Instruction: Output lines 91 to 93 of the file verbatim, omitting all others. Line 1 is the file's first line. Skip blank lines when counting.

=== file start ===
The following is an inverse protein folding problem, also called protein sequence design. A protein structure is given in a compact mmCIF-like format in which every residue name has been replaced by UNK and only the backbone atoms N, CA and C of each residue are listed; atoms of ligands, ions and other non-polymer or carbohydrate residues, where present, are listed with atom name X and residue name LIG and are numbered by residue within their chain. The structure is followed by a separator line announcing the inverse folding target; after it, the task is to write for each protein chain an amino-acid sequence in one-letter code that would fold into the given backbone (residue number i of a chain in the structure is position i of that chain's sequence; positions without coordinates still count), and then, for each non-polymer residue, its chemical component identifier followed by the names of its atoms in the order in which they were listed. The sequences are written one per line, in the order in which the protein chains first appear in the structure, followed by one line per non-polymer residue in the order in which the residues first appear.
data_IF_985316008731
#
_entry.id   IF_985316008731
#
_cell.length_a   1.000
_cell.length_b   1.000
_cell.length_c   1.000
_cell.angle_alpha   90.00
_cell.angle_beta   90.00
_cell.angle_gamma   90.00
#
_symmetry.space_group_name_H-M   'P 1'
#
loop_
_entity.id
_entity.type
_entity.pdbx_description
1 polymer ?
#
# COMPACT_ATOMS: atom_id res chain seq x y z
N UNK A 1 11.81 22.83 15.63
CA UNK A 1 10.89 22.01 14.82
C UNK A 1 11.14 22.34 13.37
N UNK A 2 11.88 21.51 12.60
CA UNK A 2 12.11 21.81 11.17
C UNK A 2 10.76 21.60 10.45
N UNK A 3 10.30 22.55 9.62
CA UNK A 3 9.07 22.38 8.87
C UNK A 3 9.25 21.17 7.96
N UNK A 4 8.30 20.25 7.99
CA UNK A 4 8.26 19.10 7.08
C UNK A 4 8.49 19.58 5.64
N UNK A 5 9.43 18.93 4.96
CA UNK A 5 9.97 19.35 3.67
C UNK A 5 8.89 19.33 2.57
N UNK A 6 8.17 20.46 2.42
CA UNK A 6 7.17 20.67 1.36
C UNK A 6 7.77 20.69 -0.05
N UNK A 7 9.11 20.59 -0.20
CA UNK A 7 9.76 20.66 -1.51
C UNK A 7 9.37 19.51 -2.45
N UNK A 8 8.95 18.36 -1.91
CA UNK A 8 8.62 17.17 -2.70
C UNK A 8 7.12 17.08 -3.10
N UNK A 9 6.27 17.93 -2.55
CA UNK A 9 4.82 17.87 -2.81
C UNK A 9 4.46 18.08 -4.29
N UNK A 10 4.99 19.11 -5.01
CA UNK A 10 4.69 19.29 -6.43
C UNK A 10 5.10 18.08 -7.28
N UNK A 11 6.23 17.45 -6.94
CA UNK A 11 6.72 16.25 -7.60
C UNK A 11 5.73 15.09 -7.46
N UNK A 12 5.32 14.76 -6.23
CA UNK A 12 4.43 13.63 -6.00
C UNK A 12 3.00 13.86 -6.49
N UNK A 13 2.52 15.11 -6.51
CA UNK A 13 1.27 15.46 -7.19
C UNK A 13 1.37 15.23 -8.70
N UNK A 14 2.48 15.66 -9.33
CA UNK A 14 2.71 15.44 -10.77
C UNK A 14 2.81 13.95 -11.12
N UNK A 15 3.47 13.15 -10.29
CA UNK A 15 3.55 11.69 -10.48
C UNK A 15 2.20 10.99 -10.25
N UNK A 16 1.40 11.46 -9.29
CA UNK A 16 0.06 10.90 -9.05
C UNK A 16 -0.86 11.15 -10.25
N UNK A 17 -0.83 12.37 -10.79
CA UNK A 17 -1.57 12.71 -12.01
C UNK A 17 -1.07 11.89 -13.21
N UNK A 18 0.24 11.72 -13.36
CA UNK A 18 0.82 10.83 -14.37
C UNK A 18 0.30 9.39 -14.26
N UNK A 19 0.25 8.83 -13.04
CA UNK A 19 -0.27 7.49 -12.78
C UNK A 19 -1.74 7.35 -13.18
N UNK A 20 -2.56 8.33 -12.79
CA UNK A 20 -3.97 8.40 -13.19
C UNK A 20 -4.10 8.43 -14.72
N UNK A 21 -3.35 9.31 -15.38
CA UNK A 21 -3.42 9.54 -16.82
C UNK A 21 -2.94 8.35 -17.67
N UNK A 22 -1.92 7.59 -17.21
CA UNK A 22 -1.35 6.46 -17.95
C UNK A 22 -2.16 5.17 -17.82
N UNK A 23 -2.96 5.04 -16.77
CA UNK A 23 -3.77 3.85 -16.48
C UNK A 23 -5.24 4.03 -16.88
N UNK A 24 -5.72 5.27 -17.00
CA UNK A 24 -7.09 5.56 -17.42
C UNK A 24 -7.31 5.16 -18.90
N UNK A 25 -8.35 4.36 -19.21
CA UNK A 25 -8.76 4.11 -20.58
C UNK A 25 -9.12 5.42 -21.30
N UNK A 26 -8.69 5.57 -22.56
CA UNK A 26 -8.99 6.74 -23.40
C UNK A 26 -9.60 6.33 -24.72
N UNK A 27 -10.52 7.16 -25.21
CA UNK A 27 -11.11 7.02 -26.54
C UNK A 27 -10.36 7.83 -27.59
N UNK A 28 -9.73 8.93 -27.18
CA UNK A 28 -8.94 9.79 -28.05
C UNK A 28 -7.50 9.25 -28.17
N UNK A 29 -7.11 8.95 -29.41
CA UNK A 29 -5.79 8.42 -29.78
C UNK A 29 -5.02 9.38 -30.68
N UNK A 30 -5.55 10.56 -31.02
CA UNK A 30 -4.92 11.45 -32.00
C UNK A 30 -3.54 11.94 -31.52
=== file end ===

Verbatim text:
N UNK A 24 -5.72 5.27 -17.00
CA UNK A 24 -7.09 5.56 -17.42
C UNK A 24 -7.31 5.16 -18.90